The Let's Play Archive

Animal Crossing

by Chewbot



Could there really be someone else like me nearby, trapped in a hellish summer camp nightmare? I have so many questions, but can only fit a few in my reply.

The next challenge is how do I get a response back to her? With the wind blowing westward, a balloon of my own would drift the wrong direction- away from Penny, and besides, where would I get a helium balloon? My mind's racing but I pause when I vaguely remember Nook selling a child's slingshot at his store. A crazy idea occurred to me.

I purchase the slingshot as casually as possible. Honestly, I don't think Nook cares what I do anymore. A few days ago I noticed an axe on display.

It must have been a mistake. Was he really cocky enough to sell me a weapon? Was he taunting me?

One of these days, Nook.

Anyway, using the largest hollow seashell I can find, I tuck my folded up note inside and draw a glaring red X on the outside. I head to the eastern rock wall.

With all the strength an exhausted child can muster I raise my slingshot and let my message-in-a-shell fly over the artificial-looking wall. I was lucky, it cleared the peak. On the wind I could faintly hear the crumbling of loose gravel as it tumbled down the other side. I prayed my hunch would pay off.

And once again I was forced to wait, forced to rely on the good will of a stranger who would inevitably let me down.

When I wasn't digging I was staring to the east, praying for the slightest hint of the sun glistening off of a shiny, inflated orb. I ran through all the hundreds of scenarios that would lead to my inevitable disappointment. Maybe Penny was caught and punished. Maybe she doesn't exist. Maybe she's actually hundreds of miles away. Maybe she never found my letter, for all I know it could be sitting on an empty plot of dirt, never to be seen again.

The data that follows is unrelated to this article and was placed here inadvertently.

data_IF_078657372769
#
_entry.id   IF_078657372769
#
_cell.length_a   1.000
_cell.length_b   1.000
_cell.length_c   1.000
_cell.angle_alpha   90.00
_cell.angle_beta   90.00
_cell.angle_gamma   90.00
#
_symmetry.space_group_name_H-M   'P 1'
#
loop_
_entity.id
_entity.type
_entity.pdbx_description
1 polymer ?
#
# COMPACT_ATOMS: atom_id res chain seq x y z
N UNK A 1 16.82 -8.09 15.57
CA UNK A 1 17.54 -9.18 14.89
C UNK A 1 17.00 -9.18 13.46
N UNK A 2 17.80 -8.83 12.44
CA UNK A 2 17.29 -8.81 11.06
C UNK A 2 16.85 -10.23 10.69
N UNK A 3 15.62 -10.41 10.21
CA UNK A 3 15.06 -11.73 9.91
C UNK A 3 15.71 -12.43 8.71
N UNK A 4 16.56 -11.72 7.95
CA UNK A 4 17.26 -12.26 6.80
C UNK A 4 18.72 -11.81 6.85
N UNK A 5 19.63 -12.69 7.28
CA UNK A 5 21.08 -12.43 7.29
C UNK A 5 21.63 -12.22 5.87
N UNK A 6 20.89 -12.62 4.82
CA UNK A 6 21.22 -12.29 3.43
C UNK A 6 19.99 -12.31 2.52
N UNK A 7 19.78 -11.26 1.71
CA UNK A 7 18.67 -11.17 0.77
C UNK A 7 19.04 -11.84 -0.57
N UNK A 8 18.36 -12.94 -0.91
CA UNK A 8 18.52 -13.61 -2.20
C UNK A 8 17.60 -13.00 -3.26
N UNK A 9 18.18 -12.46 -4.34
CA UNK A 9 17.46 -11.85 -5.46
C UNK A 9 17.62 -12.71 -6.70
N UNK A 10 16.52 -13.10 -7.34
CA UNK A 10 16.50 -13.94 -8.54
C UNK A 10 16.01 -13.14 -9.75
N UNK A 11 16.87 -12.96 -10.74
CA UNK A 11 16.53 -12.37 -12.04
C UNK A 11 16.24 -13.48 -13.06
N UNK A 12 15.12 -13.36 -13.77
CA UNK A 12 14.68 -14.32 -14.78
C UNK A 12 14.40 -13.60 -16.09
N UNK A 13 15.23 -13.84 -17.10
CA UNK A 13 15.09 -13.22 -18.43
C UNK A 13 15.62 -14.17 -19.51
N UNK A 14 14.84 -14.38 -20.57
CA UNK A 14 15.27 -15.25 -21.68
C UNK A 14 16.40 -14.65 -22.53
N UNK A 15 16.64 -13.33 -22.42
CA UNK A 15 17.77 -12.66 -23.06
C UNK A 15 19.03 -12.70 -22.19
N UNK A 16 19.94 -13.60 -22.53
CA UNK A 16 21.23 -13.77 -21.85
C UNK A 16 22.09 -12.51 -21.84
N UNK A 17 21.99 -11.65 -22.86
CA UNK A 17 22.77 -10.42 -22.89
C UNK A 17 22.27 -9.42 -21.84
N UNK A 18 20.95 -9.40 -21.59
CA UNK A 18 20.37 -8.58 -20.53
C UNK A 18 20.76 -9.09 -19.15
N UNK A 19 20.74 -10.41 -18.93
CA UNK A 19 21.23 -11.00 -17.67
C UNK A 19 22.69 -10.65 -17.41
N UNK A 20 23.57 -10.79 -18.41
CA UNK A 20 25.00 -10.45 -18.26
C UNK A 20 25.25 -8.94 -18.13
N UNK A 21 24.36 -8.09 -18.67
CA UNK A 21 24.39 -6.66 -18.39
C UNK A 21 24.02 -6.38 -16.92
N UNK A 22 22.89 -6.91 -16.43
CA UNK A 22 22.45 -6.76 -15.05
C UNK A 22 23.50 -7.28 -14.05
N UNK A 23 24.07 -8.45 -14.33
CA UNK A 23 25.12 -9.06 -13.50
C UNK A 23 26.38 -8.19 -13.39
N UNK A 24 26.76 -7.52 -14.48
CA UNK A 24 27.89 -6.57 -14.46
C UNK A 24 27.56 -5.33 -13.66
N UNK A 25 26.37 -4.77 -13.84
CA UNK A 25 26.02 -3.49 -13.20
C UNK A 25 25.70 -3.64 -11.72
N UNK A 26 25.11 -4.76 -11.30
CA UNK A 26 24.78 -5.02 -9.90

The chance that she'd find it and send another balloon message was one in a million.

And today I had won the lottery.

I ran like a starving lioness chasing a gazelle.

With my free time I had been practicing my slingshot skills and now I was a crack shot. In just two thwangs the package came tumbling down. I scooped it up giddily and snuck back to my house, tearing into the wrapping with the closest thing to unbridled joy I had felt since I got here. It was like Christmas day for POWs.

This time she had sent me a bottle filled with dirt along with her letter. Over time I came to realize that the items in the box were meaningless. All they did was weigh down the helium balloon enough so it wouldn't float off into the sun. The letters were the real treasure.

In the next few weeks, Penny and I wrote each other in this way constantly and only operated at nighttime. She told me she used to send messages out on the ocean in bottles but she had been caught and punished severely. For her birthday her residents offered to get her one present of her choice and she had said that all she really wanted was one balloon every day until her next birthday to "lift" her spirits. She's a clever girl.